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Araby And Sonny's Blues As Quest Narratives

1522 words - 6 pages

The quest narrative is a common method of narration present in almost every adventure story in one form or another. One key characteristic which defines all quest narratives, irrespective of type, is the search for a “Holy Grail” – symbolic of something the protagonist desires. In a quest narrative it is often appropriate to refer to the protagonist as the hero. However, despite the connotations of the word “hero” to a figure who is flawless in both form and disposition, the hero usually does not begin the story as a perfect figure; the hero must undergo a series of trials and tribulations to which the hero emerges as a changed character. It is this journey to achieve greatness that characterizes all quest narratives. “Sonny’s Blues” (1959) by James Baldwin and “Araby” (1916) by James Joyce can both be interpreted as quest narratives because they each adhere to the archetype established by quest narrative. For instance both stories have the symbolic Holy Grail that gives objectification to each protagonist’s desires. In addition there are instances in both texts of a trial that changes the protagonist’s outlook, allowing the character to achieve realization in completing his quest. In “Sonny’s Blues” and “Araby” there is a “Holy Grail”– fulfilling the role as big brother in “Sonny’s Blues” and the girl in “Araby” – and a trial that serves as the protagonist’s rebirth – the deaths of family members in “Sonny’s Blues” and the bazaar in “Araby”; these symbols make both texts quest narratives.

The Holy Grail in “Sonny’s Blues” does not have a physical presence but is rather represented by a state of mind(being?); the purpose of the Narrator’s quest is to fulfill his role as big brother to Sonny. It is suitable to designate to Holy Grail to the Narrator’s fulfillment to be big brother because it is what the Narrator earnestly desires throughout the entire text. Some readers may question this claim that the Narrator tries to be big brother throughout the entire text, reflected by statements like these early in the text: “I haven’t seen Sonny for over a year, I’m not sure I’m going to do anything” (149) in response when asked by the druggie as to what he is going to do about Sonny. However, the Narrator’s apparent indifference primarily comes from his disillusionment from living in the crime-stricken, poverty-infested environment of Harlem rather than a denial as role as big brother. The Narrator’s devotion to be the big brother-figure is strong even in his flashbacks, before he comes to truly recognize his duty of kin. Perhaps the best representation of his continual devotion to be big brother is when he tries to patch things up with Sonny while he’s staying at the Village, only to be ridiculed by Sonny’s friends. It is the devotion to achieve a desire that represents the Holy Grail; in the case of “Sonny’s Blues”, it is the Narrator’s penis.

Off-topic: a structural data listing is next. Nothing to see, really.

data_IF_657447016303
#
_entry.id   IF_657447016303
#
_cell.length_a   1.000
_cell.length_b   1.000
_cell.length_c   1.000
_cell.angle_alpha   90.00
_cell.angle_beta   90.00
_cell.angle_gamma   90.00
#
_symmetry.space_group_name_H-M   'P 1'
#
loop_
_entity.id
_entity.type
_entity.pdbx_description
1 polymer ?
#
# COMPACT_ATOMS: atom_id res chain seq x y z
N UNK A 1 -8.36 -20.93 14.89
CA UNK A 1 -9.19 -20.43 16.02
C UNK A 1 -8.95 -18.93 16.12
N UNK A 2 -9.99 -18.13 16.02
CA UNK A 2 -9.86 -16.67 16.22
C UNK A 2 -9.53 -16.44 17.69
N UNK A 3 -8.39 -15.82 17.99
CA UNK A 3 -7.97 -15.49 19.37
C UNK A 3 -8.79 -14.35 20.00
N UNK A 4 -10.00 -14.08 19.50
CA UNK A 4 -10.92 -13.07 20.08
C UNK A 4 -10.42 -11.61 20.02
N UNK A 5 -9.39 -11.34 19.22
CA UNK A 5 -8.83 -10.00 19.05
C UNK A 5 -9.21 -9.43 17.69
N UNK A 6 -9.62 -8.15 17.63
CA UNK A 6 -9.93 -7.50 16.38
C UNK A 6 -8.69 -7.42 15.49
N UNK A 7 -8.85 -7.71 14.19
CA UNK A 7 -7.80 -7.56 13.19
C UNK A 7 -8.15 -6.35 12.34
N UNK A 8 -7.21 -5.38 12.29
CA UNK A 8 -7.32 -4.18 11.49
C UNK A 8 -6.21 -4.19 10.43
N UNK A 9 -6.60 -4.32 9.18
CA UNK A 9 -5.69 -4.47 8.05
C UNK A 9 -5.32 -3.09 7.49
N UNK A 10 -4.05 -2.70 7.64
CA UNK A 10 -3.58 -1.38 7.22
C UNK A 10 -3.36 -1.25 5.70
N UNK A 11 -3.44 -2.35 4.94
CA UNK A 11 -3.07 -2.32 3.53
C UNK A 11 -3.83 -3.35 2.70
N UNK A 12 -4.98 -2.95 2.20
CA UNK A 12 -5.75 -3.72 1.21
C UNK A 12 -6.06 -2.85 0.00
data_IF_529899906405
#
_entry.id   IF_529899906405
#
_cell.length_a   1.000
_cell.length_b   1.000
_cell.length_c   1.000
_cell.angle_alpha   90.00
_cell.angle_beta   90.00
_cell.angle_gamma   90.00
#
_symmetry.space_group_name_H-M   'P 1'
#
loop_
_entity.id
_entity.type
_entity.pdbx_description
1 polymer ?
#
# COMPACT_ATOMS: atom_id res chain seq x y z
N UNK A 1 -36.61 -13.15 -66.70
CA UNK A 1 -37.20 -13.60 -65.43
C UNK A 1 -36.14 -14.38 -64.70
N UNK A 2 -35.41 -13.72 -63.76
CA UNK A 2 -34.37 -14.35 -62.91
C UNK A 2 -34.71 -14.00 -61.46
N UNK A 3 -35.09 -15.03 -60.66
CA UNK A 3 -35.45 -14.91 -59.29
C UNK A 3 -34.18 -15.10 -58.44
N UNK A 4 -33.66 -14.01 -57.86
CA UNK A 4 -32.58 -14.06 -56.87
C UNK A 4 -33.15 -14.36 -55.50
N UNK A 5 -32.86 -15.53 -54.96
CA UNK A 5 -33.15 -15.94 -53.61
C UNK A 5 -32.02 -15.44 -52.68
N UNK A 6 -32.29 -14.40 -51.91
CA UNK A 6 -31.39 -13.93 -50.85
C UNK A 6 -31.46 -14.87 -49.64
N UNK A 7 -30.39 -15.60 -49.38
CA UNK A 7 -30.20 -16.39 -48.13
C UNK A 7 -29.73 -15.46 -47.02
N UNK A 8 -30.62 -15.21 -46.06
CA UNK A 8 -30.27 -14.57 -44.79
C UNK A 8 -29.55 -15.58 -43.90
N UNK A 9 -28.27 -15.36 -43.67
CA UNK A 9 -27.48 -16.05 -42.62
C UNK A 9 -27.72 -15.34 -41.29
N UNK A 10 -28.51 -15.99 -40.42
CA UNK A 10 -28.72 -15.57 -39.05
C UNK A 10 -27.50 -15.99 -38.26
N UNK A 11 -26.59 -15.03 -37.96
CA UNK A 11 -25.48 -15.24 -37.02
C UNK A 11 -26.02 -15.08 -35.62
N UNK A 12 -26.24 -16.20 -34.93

Whereas it was the protagonist’s devotion to achieve a desire that marked the Holy Grail in “Sonny’s...

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